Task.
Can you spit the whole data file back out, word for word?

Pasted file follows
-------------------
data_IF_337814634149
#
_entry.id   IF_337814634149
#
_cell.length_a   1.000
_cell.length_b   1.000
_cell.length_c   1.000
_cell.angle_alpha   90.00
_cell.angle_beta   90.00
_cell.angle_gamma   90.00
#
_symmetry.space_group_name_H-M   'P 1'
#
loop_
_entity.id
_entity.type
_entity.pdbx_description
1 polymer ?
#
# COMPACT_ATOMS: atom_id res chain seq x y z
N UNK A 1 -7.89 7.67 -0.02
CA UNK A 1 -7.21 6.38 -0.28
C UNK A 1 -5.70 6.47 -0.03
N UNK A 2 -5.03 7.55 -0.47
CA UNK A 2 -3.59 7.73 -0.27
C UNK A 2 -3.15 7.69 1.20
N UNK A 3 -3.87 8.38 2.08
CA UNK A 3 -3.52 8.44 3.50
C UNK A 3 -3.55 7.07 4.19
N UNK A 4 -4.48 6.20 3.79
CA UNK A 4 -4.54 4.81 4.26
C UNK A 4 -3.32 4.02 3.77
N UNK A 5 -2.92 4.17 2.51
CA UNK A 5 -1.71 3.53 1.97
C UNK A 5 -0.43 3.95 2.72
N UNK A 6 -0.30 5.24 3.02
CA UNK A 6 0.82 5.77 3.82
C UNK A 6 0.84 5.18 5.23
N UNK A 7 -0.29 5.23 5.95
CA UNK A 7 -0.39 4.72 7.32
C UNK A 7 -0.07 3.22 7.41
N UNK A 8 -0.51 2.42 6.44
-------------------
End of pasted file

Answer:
data_IF_337814634149
#
_entry.id   IF_337814634149
#
_cell.length_a   1.000
_cell.length_b   1.000
_cell.length_c   1.000
_cell.angle_alpha   90.00
_cell.angle_beta   90.00
_cell.angle_gamma   90.00
#
_symmetry.space_group_name_H-M   'P 1'
#
loop_
_entity.id
_entity.type
_entity.pdbx_description
1 polymer ?
#
# COMPACT_ATOMS: atom_id res chain seq x y z
N UNK A 1 -7.89 7.67 -0.02
CA UNK A 1 -7.21 6.38 -0.28
C UNK A 1 -5.70 6.47 -0.03
N UNK A 2 -5.03 7.55 -0.47
CA UNK A 2 -3.59 7.73 -0.27
C UNK A 2 -3.15 7.69 1.20
N UNK A 3 -3.87 8.38 2.08
CA UNK A 3 -3.52 8.44 3.50
C UNK A 3 -3.55 7.07 4.19
N UNK A 4 -4.48 6.20 3.79
CA UNK A 4 -4.54 4.81 4.26
C UNK A 4 -3.32 4.02 3.77
N UNK A 5 -2.92 4.17 2.51
CA UNK A 5 -1.71 3.53 1.97
C UNK A 5 -0.43 3.95 2.72
N UNK A 6 -0.30 5.24 3.02
CA UNK A 6 0.82 5.77 3.82
C UNK A 6 0.84 5.18 5.23
N UNK A 7 -0.29 5.23 5.95
CA UNK A 7 -0.39 4.72 7.32
C UNK A 7 -0.07 3.22 7.41
N UNK A 8 -0.51 2.42 6.44